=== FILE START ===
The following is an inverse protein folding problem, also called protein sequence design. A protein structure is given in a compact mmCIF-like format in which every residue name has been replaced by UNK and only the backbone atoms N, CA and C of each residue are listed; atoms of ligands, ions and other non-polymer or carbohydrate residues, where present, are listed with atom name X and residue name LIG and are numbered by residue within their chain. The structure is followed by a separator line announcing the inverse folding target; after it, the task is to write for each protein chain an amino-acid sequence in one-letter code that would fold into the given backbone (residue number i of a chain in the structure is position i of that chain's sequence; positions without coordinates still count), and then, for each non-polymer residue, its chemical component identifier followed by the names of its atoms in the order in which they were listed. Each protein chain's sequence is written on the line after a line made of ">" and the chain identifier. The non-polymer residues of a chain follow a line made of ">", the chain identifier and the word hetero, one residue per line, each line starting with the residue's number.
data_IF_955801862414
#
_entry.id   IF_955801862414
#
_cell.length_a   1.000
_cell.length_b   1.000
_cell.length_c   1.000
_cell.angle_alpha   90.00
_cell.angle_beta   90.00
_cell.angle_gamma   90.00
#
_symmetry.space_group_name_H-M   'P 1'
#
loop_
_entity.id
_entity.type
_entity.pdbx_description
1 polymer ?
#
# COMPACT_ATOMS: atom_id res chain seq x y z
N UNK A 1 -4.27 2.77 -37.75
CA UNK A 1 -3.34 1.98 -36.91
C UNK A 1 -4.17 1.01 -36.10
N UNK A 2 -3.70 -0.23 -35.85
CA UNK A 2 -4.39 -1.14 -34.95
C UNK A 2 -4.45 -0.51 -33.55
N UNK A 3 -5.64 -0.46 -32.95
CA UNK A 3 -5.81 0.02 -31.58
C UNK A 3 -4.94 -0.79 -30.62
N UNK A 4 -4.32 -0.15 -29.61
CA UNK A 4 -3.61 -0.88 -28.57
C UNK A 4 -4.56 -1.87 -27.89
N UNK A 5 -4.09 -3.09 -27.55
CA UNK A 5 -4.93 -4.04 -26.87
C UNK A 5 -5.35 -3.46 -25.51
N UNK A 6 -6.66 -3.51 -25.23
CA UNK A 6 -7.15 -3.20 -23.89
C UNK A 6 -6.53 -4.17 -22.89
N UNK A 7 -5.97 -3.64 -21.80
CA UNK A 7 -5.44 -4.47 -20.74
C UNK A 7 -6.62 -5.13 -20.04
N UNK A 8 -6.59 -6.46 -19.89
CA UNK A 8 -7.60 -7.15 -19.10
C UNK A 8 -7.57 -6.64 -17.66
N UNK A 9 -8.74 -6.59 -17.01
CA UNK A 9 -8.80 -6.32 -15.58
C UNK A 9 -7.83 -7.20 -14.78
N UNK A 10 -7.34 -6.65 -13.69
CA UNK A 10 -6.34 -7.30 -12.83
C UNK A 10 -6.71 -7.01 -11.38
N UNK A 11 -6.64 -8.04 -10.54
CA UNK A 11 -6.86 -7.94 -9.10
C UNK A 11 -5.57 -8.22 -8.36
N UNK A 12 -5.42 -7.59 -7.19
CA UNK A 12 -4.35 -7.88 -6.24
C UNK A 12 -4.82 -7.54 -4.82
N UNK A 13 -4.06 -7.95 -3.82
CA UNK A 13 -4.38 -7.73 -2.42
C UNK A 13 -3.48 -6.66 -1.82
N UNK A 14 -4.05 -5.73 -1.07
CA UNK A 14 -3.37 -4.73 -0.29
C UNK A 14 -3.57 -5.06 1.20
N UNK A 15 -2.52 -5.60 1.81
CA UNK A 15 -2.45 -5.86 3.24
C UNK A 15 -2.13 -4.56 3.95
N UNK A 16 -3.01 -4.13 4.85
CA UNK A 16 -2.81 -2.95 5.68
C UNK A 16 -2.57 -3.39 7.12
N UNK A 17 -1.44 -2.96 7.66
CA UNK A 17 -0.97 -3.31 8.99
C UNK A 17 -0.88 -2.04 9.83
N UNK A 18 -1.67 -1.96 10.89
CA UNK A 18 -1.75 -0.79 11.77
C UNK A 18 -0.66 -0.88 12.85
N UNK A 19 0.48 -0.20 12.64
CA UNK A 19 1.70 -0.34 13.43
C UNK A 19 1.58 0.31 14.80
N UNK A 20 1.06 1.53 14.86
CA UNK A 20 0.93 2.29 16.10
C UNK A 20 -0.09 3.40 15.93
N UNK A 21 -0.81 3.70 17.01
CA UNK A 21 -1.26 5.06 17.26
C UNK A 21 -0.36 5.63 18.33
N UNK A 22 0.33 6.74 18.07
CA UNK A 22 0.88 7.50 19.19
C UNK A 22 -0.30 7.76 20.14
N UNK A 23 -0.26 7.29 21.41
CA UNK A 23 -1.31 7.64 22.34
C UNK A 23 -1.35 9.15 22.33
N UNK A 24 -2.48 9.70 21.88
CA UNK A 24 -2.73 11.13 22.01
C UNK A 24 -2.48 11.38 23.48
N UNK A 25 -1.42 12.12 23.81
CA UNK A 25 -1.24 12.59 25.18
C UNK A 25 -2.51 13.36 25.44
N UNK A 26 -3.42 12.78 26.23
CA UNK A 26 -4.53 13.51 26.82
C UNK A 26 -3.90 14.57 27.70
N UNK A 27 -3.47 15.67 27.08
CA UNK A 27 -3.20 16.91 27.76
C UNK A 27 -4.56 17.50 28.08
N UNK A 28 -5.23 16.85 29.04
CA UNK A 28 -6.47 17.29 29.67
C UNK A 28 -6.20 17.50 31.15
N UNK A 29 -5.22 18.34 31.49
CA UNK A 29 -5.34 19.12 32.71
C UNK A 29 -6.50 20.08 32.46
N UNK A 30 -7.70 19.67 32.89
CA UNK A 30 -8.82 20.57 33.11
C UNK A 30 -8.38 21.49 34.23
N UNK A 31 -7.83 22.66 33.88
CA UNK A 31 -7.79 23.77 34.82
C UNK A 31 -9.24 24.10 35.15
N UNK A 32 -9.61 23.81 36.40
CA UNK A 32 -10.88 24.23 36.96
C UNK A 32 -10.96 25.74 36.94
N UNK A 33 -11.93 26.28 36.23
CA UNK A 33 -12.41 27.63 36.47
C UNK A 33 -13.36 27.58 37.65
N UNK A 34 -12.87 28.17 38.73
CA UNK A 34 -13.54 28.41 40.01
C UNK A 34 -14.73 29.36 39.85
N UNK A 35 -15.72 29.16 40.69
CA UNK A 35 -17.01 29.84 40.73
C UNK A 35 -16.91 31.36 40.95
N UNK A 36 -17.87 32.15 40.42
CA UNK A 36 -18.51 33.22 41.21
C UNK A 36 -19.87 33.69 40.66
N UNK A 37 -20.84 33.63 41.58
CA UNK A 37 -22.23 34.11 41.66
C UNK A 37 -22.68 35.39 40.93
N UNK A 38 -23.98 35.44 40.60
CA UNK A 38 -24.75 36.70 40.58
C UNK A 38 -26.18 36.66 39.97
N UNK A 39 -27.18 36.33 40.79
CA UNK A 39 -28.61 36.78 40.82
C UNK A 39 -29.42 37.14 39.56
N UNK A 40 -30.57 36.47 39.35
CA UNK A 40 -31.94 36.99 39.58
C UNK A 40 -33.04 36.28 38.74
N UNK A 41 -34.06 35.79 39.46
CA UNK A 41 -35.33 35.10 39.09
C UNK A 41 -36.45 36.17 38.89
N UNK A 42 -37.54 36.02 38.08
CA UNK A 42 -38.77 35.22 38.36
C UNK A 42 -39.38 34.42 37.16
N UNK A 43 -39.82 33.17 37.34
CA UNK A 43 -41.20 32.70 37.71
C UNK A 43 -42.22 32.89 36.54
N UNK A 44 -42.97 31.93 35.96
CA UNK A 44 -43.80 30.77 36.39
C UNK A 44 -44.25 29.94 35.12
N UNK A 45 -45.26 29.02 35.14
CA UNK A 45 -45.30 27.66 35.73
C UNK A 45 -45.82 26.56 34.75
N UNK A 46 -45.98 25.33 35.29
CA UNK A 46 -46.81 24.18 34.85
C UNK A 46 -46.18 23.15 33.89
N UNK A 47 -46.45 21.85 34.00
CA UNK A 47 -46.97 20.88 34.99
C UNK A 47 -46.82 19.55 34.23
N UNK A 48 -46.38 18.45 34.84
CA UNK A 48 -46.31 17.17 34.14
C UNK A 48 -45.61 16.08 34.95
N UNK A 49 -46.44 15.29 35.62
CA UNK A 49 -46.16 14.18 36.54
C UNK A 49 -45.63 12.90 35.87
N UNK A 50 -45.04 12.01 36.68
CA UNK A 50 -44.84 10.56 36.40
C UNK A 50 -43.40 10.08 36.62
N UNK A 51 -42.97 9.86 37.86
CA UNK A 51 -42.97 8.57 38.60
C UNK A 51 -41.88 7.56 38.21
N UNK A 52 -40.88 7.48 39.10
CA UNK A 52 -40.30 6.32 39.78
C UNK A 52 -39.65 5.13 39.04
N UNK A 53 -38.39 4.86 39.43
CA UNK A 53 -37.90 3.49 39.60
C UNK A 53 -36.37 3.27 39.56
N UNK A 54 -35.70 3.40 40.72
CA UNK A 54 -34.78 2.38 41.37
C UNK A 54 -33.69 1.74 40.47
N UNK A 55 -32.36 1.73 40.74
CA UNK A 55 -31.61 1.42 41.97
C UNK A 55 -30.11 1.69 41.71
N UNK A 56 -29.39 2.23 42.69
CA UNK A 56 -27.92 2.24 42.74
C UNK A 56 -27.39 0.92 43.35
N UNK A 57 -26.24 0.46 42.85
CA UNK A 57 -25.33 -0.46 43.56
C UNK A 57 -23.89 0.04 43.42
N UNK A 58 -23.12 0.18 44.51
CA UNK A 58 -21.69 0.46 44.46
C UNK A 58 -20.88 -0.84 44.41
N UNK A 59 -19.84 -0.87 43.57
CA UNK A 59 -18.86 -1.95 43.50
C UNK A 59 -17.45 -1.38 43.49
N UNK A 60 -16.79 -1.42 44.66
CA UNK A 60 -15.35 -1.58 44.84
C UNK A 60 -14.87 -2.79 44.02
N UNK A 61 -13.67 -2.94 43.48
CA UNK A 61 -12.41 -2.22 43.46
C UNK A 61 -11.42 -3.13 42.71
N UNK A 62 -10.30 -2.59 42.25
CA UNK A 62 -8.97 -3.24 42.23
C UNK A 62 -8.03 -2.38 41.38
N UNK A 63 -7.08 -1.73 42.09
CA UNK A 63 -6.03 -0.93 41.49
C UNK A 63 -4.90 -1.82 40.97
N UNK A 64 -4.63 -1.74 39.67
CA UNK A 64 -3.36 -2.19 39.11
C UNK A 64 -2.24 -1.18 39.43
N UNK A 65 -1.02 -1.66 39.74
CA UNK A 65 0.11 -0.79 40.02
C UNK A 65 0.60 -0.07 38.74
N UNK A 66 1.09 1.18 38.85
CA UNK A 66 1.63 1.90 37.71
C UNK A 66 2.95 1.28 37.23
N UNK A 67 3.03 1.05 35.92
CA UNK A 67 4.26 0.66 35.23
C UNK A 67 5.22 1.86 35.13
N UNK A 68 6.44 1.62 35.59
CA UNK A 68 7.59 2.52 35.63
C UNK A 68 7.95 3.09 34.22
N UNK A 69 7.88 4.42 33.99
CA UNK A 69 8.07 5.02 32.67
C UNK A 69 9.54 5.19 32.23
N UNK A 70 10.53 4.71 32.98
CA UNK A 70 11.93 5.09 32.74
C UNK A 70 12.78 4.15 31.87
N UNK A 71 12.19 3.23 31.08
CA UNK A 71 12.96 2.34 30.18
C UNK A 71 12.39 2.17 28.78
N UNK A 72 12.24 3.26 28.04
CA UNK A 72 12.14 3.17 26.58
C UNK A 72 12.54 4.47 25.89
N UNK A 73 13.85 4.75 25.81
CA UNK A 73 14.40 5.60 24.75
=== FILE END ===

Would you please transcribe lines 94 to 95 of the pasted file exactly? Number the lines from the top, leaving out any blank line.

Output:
N UNK A 25 -1.42 12.12 23.81
CA UNK A 25 -1.24 12.59 25.18